Therefore, the A and B phase signals can be obtained based on the outputs of the respective light receiving area groups, and the movement of the scale 104 can be detected based on the signals.

In the present embodiment, the encoder head 102 has a hybrid constitution in which the single surface emitting laser 252 is attached to the semiconductor substrate 250 with the photodetectors 254 and 256 integrally formed therein, but the constitution of the encoder head 102 is not limited to this constitution.

For example, as shown in FIG. 29, the encoder head 102 may have a monolithic constitution in which the surface emitting laser 252 and photodetectors 254 and 256 are integrally integrated in the semiconductor substrate 250 through the semiconductor manufacturing process.

Alternatively, as shown in FIG. 30, the encoder head 102 may have a hybrid constitution in which the single surface emitting laser 252, single photodetector 254 and single photodetector 256 are all attached to the substrate 250.

In the tenth to thirteenth embodiments described above, the optical pattern of the scale 104 may variously be modified.

Modification examples of the optical pattern of the scale 104 are shown in FIG. 31 to FIG. 34.

In application of the optical patterns of these modification examples, layout of the photodetection means of photodetectors of the encoder head 102 should of course be changed in accordance with the layout of the optical pattern.

Moreover, in the application of the scale 104 shown in FIGS. 31 and 34, the encoder head 102 may be provided with the {fraction (1/4)} wavelength plate for preventing the light emitted from the light source from interfering with the light returned to the light source.

The scale 104 shown in FIG. 31 is provided with an optical pattern 262 for detecting the movement, optical pattern 264 for detecting the reference position and optical pattern 266 for monitoring the output, and these optical patterns are all formed in a transparent substrate 260.

The optical pattern 262 for detecting the movement extends along the moving direction of the scale 104, and has a reflectance which changes along the moving direction of the scale 104 at the constant period.

The optical pattern 264 for detecting the reference position exists in a part of the region with respect to the moving direction of the scale 104, and has a function of converging the light with respect to the moving direction of the scale 104.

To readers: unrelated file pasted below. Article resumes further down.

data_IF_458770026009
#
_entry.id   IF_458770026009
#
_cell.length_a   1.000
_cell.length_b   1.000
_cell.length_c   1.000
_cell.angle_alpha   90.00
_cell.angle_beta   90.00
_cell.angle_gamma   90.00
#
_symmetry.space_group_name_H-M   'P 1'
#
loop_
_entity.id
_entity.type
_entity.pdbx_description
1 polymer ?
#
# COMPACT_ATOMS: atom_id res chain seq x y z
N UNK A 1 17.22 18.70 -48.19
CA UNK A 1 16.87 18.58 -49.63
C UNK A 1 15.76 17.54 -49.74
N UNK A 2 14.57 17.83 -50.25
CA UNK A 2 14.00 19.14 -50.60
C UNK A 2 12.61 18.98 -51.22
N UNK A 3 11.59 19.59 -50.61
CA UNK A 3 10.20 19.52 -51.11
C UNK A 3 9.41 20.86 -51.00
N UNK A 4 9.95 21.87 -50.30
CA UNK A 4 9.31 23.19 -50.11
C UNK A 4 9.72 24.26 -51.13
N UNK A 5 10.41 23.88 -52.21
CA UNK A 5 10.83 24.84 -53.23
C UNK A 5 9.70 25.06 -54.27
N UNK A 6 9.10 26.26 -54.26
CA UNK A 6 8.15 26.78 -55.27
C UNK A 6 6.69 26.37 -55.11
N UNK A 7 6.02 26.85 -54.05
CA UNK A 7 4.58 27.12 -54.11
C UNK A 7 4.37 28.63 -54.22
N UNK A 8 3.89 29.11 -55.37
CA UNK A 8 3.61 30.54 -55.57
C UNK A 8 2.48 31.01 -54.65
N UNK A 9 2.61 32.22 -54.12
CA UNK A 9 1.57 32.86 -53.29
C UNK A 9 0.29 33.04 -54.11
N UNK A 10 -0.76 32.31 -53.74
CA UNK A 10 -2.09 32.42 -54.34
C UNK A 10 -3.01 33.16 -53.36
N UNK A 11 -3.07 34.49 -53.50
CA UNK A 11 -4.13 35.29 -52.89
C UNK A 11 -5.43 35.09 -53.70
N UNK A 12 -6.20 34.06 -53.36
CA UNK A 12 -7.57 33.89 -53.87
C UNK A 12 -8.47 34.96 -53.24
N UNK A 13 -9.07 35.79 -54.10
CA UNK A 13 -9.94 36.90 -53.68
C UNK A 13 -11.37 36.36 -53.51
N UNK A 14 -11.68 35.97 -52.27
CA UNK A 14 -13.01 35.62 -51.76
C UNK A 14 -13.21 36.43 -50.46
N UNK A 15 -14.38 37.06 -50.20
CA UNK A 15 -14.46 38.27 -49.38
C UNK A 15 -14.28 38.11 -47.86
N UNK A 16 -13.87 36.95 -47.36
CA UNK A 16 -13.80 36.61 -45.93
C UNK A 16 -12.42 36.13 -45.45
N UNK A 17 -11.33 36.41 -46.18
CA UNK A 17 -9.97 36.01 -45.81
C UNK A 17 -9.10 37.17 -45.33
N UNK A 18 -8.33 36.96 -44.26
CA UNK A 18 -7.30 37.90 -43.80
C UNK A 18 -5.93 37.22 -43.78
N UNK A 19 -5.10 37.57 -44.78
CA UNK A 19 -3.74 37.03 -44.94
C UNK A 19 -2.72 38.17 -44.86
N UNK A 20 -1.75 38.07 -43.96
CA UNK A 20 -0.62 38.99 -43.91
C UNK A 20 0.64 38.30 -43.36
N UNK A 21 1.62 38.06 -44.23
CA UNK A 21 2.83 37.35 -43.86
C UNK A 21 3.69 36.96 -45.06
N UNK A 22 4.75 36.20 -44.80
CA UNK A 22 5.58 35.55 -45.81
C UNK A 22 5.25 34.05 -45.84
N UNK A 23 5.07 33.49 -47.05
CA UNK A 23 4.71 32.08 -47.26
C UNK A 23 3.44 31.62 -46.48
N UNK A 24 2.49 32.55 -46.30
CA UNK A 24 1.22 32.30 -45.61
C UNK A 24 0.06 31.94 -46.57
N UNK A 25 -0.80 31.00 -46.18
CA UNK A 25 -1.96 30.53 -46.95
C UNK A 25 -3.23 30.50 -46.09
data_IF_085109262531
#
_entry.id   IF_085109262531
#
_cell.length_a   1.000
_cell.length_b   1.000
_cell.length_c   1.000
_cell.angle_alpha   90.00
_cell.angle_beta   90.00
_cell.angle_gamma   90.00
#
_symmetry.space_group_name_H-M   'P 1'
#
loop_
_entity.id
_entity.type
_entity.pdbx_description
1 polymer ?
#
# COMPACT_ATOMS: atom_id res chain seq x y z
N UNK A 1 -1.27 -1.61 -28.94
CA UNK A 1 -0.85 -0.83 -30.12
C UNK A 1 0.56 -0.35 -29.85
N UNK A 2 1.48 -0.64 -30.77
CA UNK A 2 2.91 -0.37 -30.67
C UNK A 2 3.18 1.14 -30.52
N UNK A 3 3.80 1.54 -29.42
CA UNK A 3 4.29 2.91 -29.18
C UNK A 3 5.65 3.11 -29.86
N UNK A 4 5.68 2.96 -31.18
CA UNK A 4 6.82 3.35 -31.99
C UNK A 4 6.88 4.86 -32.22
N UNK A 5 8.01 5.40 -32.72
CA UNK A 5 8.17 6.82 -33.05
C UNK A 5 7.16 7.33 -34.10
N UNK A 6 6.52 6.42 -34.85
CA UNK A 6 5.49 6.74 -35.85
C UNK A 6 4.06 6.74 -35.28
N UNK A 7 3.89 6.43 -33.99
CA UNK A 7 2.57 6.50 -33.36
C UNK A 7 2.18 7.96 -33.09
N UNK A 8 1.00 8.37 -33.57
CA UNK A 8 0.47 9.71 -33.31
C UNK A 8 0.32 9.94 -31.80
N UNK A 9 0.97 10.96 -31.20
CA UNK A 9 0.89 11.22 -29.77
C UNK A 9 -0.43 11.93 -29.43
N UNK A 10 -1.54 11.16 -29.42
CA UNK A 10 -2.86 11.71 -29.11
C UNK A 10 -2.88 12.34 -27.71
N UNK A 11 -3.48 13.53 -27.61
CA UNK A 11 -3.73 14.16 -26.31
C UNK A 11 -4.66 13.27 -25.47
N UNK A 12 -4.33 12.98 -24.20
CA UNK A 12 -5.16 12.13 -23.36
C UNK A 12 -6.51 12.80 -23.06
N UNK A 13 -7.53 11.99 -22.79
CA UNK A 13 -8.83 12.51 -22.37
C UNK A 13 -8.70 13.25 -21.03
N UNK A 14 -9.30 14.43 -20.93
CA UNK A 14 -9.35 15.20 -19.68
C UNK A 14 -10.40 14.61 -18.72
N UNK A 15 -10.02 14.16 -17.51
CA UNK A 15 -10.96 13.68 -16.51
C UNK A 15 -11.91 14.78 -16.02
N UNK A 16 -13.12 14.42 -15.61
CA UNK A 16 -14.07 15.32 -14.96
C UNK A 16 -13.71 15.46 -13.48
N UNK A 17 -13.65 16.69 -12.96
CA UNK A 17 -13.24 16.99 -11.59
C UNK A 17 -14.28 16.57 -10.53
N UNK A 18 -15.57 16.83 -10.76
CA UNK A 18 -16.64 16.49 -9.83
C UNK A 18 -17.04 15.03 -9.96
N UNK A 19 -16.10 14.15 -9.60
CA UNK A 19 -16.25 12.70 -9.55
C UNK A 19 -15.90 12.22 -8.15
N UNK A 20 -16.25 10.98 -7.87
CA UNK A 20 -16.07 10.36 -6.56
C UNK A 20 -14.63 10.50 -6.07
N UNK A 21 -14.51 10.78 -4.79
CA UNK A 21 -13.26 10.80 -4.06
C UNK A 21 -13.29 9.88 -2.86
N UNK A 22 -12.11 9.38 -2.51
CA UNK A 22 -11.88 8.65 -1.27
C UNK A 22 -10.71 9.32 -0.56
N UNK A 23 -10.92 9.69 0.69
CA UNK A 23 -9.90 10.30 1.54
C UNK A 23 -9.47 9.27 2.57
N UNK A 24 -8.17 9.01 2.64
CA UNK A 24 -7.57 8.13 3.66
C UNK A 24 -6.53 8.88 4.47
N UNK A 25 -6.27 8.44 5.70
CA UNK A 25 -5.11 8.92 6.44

The optical pattern 266 for monitoring the output has a constant high reflectance, and extends along the moving direction of the scale 104 in the strip shape.

The optical pattern 262 for detecting the movement spreads over substantially half of the surface of the scale 104, and the optical pattern 262 for detecting the movement, optical pattern 264 for detecting the reference position and optical pattern 266 for monitoring the output are arranged in the direction crossing at right angles to the moving direction of the scale 104.

The scale 104 shown in FIG. 32 is provided with the optical pattern 262 for detecting the movement and optical pattern 266 for monitoring the output.

The optical pattern 262 for detecting the movement extends along the moving direction of the scale 104, and has a reflectance which changes along the moving direction of the scale 104 at the constant period.

The optical pattern 266 for monitoring the output has a constant high reflectance, and extends along the moving direction of the scale 104 in the strip shape.

The optical pattern 262 for detecting the movement spreads substantially over the half surface of the scale 104, and the optical pattern 266 for monitoring the output spreads substantially over the other half surface of the scale 104.

The scale 104 shown in FIG. 33 has the optical pattern 262 for detecting the movement, and a pair of optical patterns 264 for detecting the reference position.

The optical pattern 262 for detecting the movement extends along the moving direction of the scale 104, and has a reflectance which changes along the moving direction of the scale 104 at the constant period.

The optical pattern 264 for detecting the reference position exists in a part of the region with respect to the moving direction of the scale 104, and has a function of converging the light with respect to the moving direction of the scale 104.

Here, the optical pattern 262 for detecting the movement spreads in a middle portion of the scale 104, and the optical patterns for detecting the reference position are positioned on opposite sides of the scale 104.

The scale 104 shown in FIG. 34 is provided with the optical pattern 262 for detecting the movement and optical pattern 266 for monitoring the output.

The optical pattern 262 for detecting the movement extends along the moving direction of the scale 104, and has a reflectance which changes along the moving direction of the scale 104 at the constant period.

The optical pattern 266 for monitoring the output has a constant high reflectance, and extends along the moving direction of the scale 104 in the strip shape.

The optical pattern 262 for detecting the movement spreads in the middle portion of the scale 104.